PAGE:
They discovered that rather than cortical cells’ acting as bar or edge detectors, they are instead tuned to specific limited bands of spatial frequency and orientation, performing a sort of crude, local two-dimensional Fourier analysis on signals from the visual field. They also studied the effects of color and luminance on spatial perception.
De Valois was a member of the National Academy of Sciences and the recipient of many awards, including the Tillyer Medal,, Optical Society of America; Warren Medal; Society of Experimental Psychologists; Distinguished Scientific Contribution Award, American Psychological Association; Fulbright Fellow; William James Fellow; American Psychological Society; member, Society of Experimental Psychologists; member; National Academy of Sciences; and fellow, American Association for the Advancement of Science.
Minqi Wang, PhDMinqi Wang is a vision science PhD class of 2023 graduate from the the Herbert Wertheim School of Optometry & Vision Science. She was born in China and grew up there, then moved to the Bay Area. She got a BS in Animal Sciences and a BS in Psychology from the University of Illinois Urbana-Champaign, where she worked in both fields as undergraduate research assistant. The interdisciplinary focus at the Berkeley Vision Science Program provides a holistic understanding of what kind of questions we can ask about vision and allow her to appreciate the work in one field being shared and finding value in another.
People have always been trying to see the world better: the telescope, the microscope, night vision, or just a regular pair of glasses, you name it. But gathering optical information from the outside world is just part of the story for vision. Minqi wants to look at how the brain plays a part in vision (e.g. the role of attention and why your eyes have captured the scene but your brain is missing out on what’s out there). Eventually, she hopes her research can be applied to develop new technologies and practices (since the brain is so adaptable) that can enhance how we can see the world better. Minqi’s goal is to have a team of researchers and bring more knowledge to the scientific community and general public. Ideally, she wants her research to be applied and reach a wide range of people.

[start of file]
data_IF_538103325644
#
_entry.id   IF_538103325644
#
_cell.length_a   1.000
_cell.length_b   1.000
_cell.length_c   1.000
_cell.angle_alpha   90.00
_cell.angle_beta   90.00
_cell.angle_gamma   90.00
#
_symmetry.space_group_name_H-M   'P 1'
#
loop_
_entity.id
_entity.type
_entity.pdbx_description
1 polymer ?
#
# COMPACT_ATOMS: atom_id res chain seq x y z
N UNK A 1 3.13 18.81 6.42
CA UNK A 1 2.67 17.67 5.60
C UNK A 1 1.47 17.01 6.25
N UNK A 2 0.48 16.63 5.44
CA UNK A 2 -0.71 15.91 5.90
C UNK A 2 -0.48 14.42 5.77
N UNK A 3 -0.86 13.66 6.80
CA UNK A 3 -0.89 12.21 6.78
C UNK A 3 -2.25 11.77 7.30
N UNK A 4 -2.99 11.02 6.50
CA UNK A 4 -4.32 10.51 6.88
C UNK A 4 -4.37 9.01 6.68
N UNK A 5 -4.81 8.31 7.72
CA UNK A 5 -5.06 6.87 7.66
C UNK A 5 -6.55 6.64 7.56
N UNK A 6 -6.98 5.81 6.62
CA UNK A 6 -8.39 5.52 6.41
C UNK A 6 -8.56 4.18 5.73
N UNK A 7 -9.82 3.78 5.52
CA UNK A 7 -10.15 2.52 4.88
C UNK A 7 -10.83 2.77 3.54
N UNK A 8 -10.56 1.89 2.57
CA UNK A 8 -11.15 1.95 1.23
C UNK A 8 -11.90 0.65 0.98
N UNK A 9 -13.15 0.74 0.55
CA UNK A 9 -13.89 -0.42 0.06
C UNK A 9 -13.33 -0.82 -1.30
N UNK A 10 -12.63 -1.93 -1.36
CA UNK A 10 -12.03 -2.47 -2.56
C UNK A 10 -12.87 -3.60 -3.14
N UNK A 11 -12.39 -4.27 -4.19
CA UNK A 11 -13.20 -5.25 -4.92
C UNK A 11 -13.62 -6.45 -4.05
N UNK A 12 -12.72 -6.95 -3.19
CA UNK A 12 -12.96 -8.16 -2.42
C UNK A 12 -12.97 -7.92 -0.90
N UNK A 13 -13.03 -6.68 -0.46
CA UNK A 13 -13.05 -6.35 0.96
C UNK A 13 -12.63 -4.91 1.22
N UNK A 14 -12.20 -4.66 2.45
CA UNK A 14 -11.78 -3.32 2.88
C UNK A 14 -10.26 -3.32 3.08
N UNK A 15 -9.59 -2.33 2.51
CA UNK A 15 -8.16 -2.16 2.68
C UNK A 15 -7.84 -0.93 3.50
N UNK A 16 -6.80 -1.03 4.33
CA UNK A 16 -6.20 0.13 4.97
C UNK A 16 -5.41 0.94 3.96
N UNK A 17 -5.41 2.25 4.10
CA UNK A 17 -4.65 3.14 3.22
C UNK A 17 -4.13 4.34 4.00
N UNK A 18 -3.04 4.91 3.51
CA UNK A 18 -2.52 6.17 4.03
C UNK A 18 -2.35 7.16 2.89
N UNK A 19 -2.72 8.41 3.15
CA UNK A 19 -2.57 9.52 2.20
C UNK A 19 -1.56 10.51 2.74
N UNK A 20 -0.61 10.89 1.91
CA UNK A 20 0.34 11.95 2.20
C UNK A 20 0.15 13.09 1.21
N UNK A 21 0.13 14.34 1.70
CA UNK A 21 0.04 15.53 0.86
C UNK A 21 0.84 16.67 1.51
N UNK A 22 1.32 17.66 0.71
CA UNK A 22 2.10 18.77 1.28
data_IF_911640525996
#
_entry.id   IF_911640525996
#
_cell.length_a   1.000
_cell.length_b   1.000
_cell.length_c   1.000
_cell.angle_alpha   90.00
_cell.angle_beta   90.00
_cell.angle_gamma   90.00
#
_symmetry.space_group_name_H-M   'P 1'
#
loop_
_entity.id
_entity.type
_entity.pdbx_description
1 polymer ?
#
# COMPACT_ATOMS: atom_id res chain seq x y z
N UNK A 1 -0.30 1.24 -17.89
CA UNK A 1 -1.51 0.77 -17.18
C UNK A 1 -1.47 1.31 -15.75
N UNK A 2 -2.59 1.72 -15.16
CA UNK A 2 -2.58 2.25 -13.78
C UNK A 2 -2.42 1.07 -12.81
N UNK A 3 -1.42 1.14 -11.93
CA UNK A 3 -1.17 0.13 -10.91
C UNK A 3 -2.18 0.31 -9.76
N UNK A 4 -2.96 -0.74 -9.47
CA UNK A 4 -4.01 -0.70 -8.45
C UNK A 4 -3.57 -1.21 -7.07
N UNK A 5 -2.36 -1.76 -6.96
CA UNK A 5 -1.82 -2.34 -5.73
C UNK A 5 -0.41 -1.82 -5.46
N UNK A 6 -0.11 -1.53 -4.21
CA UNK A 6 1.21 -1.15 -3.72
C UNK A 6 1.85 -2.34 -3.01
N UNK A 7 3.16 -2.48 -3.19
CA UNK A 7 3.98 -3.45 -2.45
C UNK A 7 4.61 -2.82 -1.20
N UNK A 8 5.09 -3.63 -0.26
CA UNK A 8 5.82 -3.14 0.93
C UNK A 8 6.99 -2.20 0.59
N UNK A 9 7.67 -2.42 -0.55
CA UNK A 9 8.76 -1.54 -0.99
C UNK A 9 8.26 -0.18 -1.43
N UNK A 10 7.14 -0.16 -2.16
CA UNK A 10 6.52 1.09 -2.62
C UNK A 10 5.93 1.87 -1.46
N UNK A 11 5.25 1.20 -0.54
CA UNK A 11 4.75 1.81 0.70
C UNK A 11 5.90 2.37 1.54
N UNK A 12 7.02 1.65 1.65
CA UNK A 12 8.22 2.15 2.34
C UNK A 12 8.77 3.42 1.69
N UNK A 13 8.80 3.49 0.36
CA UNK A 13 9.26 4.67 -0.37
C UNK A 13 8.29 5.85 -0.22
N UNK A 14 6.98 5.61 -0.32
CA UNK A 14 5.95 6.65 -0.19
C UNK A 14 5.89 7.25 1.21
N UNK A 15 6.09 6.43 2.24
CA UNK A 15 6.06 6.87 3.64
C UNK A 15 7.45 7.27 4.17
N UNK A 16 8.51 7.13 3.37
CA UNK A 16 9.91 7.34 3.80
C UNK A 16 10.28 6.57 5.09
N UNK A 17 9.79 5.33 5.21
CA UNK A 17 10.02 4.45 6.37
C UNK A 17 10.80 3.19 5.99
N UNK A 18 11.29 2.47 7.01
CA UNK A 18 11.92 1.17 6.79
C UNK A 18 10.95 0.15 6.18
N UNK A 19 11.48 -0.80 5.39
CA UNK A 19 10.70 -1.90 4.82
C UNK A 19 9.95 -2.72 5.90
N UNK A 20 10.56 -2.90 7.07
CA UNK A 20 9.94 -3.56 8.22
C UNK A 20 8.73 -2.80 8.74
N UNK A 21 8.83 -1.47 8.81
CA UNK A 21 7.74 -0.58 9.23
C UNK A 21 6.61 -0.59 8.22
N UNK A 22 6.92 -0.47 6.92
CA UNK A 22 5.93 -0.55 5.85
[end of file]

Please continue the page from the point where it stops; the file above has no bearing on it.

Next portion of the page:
Minqi likes to plant and grow things. Originally, she was really inspired to have a cherry blossom tree, and didn’t really want to just buy one directly. So she started with seeds from cherries and cuttings from an ornamental cherry tree. Since then, she would save seeds from fruit trees and others, and try to germinate them (avocado, persimmon, pear, apple, orange, stone fruits, nuts, etc). Other things she likes to do when not working include: traveling (or just planning a trip), horse riding, reading, drawing and writing about her favorite characters from fiction, and watching her cat sleep in funny positions!
Denise Tirado, ODDr. Denise Tirado was raised in the Cantaloupe Center of the World — Mendota, CA. She attended UC Davis for her undergraduate career where she received a Bachelor of Arts in fashion design! Dr. Tirado always had an interest in sewing; however because she grew up in a rural community, she wanted to give back and help others, which led her to pursue a career in optometry.
Dr. Tirado not only attended UC Berkeley Optometry School for her doctor of optometry degree but also completed her residency program there in Primary Care and Community Health Optometry. Her clinical experience includes primary care, ocular disease management, and soft contact lenses. Dr. Tirado is glaucoma certified and is a member of the California Optometric Association, San Francisco Optometric Society, and American Optometric Association. When Dr. Tirado isn’t seeing patients in the office she enjoys running, indoor cycling, and sewing a new project.Back to Archive Celebrating Our Community Return to Main Centennial Page